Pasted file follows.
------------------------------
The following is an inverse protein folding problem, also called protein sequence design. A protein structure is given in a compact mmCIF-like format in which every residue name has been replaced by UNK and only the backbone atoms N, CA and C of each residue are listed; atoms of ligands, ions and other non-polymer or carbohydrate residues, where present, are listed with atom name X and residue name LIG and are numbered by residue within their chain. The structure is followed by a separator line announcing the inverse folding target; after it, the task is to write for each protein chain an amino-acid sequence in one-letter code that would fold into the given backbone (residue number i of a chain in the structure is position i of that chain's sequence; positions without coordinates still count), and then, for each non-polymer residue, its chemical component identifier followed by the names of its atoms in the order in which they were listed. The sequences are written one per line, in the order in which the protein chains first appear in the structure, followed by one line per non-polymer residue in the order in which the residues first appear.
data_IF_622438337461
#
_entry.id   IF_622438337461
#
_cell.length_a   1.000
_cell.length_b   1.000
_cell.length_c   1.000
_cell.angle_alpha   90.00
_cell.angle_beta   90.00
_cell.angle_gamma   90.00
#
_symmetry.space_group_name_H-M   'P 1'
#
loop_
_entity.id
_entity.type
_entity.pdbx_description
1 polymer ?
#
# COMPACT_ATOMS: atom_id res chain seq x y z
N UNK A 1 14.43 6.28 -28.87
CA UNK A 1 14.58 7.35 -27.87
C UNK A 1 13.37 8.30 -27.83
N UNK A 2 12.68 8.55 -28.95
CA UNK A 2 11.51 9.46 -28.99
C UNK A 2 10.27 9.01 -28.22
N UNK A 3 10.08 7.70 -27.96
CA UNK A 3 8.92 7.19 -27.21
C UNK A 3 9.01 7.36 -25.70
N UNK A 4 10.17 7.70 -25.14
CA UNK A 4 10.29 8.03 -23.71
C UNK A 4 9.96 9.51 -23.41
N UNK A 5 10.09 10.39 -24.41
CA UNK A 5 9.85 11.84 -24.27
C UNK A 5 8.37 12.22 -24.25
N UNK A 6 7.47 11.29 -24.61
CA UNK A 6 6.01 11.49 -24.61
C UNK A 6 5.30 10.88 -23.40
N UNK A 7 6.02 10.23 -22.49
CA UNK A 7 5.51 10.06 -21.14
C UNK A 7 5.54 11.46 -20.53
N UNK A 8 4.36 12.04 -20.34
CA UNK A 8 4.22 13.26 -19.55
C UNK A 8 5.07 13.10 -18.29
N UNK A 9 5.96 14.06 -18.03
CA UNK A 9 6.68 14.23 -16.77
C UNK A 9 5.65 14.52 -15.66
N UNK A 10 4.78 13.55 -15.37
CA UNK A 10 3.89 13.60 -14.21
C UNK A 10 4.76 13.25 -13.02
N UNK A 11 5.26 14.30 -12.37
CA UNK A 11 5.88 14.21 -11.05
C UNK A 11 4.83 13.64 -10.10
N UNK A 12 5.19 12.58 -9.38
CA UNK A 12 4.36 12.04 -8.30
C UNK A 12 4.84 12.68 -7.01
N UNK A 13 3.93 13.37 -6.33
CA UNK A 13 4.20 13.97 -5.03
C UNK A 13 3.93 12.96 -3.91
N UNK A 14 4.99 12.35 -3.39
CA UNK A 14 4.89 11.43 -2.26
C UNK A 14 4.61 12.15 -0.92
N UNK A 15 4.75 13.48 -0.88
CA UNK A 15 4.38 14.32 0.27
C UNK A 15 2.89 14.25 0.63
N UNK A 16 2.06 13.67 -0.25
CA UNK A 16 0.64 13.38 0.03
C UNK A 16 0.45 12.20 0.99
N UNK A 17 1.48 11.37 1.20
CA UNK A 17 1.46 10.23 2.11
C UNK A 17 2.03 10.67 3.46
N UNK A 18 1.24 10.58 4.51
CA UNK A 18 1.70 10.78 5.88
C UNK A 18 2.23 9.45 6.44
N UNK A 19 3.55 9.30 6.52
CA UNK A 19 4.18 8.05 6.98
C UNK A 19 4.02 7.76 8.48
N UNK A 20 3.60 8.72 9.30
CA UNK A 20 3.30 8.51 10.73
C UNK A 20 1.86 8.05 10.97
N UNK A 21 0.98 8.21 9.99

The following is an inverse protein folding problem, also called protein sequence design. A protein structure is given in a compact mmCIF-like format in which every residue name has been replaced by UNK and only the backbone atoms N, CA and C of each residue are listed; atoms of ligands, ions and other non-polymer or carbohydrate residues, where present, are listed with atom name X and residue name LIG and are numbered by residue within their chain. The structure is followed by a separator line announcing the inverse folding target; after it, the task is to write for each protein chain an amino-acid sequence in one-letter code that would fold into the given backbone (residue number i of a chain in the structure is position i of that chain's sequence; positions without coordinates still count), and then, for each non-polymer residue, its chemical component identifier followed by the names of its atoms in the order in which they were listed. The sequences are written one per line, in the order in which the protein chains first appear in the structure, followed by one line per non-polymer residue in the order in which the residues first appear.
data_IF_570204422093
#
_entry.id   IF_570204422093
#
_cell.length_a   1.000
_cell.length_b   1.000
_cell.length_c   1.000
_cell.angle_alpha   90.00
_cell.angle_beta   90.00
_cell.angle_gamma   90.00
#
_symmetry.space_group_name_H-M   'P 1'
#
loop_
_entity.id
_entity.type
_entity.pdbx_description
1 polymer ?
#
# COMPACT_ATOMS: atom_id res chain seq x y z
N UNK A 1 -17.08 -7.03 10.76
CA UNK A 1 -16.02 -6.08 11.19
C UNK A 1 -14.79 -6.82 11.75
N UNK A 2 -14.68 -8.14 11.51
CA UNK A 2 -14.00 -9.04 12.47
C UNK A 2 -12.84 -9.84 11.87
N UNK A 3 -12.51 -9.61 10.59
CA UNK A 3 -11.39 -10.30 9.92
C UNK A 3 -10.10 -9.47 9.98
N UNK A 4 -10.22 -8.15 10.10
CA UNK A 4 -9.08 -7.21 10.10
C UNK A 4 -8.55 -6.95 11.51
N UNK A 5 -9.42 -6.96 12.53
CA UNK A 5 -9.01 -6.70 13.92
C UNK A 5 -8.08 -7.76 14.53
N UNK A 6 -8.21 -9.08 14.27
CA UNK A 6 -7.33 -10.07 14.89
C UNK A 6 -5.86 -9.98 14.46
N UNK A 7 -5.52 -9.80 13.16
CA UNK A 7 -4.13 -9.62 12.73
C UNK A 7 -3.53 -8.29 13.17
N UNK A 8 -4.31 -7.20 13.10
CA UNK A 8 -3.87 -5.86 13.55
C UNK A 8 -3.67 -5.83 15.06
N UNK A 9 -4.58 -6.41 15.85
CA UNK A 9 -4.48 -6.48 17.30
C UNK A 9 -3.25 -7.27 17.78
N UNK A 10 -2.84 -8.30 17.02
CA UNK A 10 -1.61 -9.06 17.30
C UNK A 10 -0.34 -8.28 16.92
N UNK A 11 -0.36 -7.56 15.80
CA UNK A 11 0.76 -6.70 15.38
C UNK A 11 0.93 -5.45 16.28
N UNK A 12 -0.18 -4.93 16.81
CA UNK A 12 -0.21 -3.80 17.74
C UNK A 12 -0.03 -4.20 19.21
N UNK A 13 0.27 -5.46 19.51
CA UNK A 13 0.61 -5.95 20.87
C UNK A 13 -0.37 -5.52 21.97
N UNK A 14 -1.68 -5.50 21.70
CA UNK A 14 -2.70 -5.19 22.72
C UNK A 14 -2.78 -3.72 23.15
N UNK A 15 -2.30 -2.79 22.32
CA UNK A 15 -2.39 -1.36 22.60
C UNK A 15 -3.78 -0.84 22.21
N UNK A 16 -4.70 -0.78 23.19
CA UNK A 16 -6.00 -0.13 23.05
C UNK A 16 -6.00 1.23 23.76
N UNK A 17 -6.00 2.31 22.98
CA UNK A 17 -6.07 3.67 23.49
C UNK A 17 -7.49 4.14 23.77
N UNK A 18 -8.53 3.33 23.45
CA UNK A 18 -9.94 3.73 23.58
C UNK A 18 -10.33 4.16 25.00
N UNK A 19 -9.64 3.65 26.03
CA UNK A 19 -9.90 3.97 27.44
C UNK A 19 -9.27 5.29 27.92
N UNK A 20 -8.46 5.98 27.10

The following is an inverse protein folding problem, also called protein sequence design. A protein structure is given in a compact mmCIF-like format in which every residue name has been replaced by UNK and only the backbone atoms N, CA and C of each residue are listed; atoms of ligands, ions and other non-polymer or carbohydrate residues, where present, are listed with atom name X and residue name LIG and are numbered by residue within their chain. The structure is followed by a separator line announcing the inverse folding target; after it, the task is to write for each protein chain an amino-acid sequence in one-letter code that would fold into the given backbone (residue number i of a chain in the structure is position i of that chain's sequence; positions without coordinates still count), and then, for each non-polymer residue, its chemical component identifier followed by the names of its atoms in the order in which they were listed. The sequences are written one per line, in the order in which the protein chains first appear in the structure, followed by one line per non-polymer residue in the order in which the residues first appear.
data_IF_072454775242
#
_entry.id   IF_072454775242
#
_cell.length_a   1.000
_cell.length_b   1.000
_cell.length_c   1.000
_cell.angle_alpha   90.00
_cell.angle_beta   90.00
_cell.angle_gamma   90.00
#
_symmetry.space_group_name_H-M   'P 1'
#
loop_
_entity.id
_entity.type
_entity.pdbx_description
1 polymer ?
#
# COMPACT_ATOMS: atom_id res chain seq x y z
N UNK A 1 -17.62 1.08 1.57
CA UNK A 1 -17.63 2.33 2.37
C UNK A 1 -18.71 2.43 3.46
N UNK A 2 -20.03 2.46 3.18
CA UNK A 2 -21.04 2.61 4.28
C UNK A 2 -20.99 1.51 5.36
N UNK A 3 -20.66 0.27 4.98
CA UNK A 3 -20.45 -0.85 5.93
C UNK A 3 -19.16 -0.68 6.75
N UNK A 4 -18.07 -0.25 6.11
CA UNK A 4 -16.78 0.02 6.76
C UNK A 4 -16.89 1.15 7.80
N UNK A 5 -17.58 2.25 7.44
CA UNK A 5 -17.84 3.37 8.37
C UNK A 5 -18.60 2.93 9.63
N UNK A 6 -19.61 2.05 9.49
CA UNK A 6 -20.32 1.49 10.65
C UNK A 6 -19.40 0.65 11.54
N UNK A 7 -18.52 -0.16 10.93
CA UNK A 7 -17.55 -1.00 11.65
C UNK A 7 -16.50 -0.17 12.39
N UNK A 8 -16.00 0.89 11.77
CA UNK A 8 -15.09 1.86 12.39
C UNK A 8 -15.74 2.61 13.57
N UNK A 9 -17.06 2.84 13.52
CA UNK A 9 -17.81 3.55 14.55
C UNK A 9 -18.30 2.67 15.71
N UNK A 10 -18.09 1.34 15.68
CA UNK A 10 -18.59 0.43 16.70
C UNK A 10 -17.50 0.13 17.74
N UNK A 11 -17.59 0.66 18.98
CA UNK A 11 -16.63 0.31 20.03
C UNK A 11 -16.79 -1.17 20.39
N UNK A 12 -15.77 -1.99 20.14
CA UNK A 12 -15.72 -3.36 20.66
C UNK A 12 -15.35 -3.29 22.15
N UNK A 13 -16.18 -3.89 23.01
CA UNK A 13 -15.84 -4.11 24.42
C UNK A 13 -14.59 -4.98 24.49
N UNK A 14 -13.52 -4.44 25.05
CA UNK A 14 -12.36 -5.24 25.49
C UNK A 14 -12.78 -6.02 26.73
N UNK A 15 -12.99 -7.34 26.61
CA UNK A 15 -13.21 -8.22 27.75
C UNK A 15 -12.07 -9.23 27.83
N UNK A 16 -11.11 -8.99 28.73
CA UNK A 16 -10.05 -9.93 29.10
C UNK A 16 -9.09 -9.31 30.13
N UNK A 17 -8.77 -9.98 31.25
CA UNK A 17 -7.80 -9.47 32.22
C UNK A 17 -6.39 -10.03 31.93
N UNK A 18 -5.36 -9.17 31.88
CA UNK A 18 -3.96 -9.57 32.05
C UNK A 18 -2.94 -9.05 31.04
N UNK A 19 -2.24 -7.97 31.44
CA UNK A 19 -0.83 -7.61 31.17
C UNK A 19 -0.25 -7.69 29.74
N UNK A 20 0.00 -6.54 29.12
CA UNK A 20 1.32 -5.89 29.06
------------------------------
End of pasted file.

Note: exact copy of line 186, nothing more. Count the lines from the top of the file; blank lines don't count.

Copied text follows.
N UNK A 2 -20.03 2.46 3.18